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Year after year, fall protection ends up on OSHA’s top 10 Most Frequently Cited Standards. Most years, it's number one. This is a big topic and has the industry’s full attention. It’s also not a mystery why all eyes are on height safety. People are working at heights all across the country. From 20+ feet off the ground with residential roofing to hundreds of feet off the ground with bridge and building construction.
If those workers aren’t securely tethered in and they fall, it would require a miracle for them to walk away unharmed. The most dangerous misconception is the thought that “they are trained for the work, they aren’t going to fall.”
Everyone falls. It happens. Unless you’re trained to grow wings and fly quickly, no amount of training is going to help you when you are in free fall from a couple of hundred feet up.
But before we get into Fall Protection, you’ve got to understand that fall protection measures are a last resort. Fall Protection only comes into play when your Fall Prevention methods have either failed or were not applicable. Fall prevention systems include railings, passive restraints, and good old fashion "steering clear of fall hazards."
This article discusses what happens when fall prevention fails and a worker goes over the edge. Now it’s time for fall protection to kick in.
Job-Site Considerations for Fall Protection
Saying that fall protection regulations are comprehensive is an understatement. This is a huge topic that is constantly evolving, and due to the number of violations, injuries, and fatalities, it's a topic that has OSHA's full attention.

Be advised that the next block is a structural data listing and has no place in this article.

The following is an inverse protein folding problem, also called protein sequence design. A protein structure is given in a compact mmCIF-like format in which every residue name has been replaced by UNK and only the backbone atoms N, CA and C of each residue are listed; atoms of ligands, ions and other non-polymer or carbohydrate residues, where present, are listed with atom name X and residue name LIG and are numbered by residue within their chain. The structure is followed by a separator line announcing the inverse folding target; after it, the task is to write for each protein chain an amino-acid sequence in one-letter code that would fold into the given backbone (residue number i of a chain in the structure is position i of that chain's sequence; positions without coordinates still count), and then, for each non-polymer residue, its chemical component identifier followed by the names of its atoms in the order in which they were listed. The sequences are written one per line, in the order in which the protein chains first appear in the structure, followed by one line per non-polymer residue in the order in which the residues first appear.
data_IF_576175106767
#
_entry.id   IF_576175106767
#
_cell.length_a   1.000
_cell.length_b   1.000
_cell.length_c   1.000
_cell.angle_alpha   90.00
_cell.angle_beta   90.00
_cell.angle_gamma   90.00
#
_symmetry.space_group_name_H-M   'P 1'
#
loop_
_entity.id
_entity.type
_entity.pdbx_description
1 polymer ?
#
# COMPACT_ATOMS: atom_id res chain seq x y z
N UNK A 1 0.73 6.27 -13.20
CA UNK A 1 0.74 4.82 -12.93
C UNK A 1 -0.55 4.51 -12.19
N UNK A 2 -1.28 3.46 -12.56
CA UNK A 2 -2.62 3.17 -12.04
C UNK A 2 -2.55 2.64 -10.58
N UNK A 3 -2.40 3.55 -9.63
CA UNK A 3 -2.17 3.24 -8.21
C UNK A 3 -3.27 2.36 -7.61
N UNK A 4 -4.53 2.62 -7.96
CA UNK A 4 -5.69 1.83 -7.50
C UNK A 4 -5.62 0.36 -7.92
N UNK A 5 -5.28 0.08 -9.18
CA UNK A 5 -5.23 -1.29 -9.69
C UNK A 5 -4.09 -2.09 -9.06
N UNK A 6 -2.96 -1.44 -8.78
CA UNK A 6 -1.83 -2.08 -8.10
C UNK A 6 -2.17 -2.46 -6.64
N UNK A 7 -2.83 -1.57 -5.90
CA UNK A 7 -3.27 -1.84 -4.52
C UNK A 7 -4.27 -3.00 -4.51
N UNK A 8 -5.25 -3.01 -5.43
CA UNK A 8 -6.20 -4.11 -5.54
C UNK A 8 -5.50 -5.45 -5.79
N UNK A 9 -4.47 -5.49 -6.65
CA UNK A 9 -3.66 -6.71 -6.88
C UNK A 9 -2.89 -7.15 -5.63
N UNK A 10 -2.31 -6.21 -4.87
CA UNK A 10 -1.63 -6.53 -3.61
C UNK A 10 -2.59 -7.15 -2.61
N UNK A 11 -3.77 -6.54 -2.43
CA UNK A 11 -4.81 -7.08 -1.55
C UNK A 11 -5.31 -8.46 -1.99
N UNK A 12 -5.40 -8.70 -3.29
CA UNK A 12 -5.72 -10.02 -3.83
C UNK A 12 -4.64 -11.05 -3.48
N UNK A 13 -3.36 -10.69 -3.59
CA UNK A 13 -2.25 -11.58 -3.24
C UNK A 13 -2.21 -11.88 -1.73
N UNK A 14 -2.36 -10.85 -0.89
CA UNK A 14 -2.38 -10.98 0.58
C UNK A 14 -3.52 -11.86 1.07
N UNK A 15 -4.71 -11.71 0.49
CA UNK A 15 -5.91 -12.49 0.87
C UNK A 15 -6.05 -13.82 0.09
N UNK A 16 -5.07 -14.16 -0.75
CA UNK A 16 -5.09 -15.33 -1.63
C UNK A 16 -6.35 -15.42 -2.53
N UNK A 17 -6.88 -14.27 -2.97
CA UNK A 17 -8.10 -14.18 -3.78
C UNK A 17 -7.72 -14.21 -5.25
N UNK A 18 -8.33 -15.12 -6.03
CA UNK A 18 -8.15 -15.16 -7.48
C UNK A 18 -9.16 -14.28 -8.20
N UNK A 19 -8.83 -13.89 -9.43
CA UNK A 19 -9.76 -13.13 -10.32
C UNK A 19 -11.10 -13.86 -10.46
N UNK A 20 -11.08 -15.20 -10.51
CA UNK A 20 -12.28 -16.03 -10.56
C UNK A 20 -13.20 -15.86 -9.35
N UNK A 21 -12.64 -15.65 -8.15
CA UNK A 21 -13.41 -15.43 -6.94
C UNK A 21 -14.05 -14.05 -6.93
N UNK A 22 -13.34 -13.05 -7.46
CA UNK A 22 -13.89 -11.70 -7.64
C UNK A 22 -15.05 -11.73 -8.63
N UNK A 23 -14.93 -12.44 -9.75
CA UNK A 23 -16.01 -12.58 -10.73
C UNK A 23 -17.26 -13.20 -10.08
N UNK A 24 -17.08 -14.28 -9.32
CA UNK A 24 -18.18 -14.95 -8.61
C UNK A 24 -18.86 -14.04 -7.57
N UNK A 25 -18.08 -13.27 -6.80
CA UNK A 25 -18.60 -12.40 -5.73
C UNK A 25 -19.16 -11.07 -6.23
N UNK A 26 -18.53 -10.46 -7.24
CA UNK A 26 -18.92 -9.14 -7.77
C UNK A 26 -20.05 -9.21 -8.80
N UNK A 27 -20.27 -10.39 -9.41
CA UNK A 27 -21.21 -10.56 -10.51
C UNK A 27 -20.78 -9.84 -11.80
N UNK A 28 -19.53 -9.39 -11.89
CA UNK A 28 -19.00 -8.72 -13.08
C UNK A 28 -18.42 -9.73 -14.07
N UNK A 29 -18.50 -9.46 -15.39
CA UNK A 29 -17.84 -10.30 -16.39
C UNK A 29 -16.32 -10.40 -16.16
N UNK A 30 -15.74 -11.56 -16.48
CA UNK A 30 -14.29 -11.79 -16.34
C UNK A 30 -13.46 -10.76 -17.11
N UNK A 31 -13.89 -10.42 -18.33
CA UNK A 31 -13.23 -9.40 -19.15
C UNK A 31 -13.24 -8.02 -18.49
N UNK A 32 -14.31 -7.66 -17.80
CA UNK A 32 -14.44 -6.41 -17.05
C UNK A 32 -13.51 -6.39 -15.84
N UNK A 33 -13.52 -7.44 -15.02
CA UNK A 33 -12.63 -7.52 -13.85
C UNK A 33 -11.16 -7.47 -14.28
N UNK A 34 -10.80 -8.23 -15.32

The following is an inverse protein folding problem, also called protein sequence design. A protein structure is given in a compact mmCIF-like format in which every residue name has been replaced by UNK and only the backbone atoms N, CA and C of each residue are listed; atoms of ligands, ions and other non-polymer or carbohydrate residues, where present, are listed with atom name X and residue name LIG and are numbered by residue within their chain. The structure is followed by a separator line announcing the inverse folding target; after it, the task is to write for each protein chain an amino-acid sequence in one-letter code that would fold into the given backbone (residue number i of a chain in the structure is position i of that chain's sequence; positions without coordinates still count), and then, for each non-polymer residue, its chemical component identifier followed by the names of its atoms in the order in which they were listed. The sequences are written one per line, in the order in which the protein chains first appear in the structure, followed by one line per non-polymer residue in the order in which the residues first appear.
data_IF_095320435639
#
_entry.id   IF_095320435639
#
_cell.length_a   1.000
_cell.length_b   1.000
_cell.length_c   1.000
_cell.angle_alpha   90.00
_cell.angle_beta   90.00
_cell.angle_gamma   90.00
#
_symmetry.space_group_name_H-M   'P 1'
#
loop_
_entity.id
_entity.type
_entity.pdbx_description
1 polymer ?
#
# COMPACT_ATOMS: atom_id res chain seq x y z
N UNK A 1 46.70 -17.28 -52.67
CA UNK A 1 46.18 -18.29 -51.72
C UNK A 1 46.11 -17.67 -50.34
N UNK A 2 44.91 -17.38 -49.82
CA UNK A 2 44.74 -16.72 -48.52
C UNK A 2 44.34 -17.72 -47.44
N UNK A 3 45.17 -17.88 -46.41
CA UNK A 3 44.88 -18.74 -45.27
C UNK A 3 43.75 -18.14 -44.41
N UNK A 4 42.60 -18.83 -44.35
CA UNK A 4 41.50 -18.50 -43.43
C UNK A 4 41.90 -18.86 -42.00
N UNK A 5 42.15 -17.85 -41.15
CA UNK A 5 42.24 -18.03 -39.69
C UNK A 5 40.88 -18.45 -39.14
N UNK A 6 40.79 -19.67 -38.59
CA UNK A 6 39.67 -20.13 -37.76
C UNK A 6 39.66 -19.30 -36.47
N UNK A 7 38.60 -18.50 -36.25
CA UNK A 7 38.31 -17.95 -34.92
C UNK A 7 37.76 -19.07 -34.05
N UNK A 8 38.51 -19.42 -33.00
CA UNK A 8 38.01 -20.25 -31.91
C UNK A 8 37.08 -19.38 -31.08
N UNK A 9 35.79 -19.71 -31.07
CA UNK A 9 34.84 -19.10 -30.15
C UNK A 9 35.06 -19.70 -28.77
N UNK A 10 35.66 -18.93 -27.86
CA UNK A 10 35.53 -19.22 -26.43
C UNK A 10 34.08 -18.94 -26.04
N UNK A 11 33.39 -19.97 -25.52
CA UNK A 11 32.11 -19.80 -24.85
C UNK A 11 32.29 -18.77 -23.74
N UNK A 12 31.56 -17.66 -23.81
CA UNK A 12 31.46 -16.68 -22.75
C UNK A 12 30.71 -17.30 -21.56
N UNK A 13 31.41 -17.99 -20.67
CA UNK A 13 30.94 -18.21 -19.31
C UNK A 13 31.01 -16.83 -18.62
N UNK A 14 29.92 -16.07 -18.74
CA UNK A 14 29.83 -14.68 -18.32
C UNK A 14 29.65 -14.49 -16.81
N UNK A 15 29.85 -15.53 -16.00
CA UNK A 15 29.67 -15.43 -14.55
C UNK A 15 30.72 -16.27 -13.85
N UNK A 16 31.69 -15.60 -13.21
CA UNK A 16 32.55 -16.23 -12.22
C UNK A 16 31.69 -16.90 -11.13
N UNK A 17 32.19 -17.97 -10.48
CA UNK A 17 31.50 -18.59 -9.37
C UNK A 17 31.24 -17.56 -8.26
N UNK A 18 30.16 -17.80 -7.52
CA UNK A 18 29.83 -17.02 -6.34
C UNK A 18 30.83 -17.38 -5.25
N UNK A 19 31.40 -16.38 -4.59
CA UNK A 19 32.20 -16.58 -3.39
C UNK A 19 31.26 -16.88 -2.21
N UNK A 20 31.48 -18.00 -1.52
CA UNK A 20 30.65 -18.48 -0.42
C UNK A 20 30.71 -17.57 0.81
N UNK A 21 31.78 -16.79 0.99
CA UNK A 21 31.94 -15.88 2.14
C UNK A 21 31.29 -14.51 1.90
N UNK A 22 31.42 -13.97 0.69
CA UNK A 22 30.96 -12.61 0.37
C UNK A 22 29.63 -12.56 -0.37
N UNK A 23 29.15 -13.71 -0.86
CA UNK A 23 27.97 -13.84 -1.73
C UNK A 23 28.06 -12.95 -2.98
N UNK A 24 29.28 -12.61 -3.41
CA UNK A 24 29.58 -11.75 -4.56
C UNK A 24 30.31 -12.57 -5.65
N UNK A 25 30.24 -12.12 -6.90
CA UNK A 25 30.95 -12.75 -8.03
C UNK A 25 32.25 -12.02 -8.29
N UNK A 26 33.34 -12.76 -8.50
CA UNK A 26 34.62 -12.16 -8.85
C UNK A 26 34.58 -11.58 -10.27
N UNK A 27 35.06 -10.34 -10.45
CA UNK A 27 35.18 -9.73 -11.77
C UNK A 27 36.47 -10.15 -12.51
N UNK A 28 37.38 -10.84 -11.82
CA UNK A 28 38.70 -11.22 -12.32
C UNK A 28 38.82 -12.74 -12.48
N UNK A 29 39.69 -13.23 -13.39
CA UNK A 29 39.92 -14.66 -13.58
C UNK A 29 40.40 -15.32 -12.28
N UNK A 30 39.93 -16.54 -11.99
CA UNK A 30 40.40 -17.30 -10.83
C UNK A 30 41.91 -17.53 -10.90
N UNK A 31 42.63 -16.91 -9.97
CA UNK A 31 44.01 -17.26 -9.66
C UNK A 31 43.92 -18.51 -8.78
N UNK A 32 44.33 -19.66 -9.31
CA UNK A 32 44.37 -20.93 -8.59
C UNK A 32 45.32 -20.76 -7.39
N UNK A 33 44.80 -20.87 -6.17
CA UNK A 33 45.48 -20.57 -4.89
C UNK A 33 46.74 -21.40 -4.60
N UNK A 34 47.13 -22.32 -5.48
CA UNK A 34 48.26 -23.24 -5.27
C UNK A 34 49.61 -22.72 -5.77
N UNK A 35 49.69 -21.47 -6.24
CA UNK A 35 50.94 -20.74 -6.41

There are different regulations for different trades/hazards. For example, roofers follow different regulations than workers around holes/excavations. In addition to that, each type of fall protection system has a set of regulations, i.e., lanyards, SRD (self-retracting devices), SRL (self-retracting lifeline), safety nets, etc.
I know, it’s complicated. OSHA acknowledges that this is difficult to navigate and offers a guide to fall protection requirements that helps break the topic down in a more digestible format. Of course, there is significant overlap between standards.
These are some blanket regulations:
Fall protection is required at heights of 6 feet or higher.
Use a railing and toeboard or a floor hole cover to guard any floor hole that is a fall risk.
Provide a guard rail and toeboard around every elevated open-sided platform or floor six feet above the next floor.
Provide working conditions that are free of known dangers.
No matter the height, if the fall hazard is near dangerous machines or equipment – such as conveyor belts; guardrails and roe boards must be present.
Fall protection equipment, such as handrails, safety nets, and stair railings should be used in specific instances.
Body belts are not considered a fall-arresting device but are allowed as part of a positioning system to prevent falls.
The ultimate blanket rule is one that the OSHA requirements DON'T list out "use your head." Some basic critical thinking and some good decision-making will go a long way. You shouldn't be cutting corners when dealing with fall hazards. If something feels unsafe or not secure, it likely isn’t safe, and it’s worth the little extra time to stop and correct the issue.
Having Proper Fall Protection Equipment
As mentioned at the top, the absolute best way to keep workers safe from fall hazards is to do everything possible to prevent a fall from happening. This requires the use of fall prevention systems like railings and workers to be properly trained. But, even when you do everything right, a fall can still happen, and that’s where fall protection comes in.
The go-to option for fall protection is the Personal Fall Arrest System. PFAS is the category; the specific items include safety harnesses, lanyards, anchors, etc.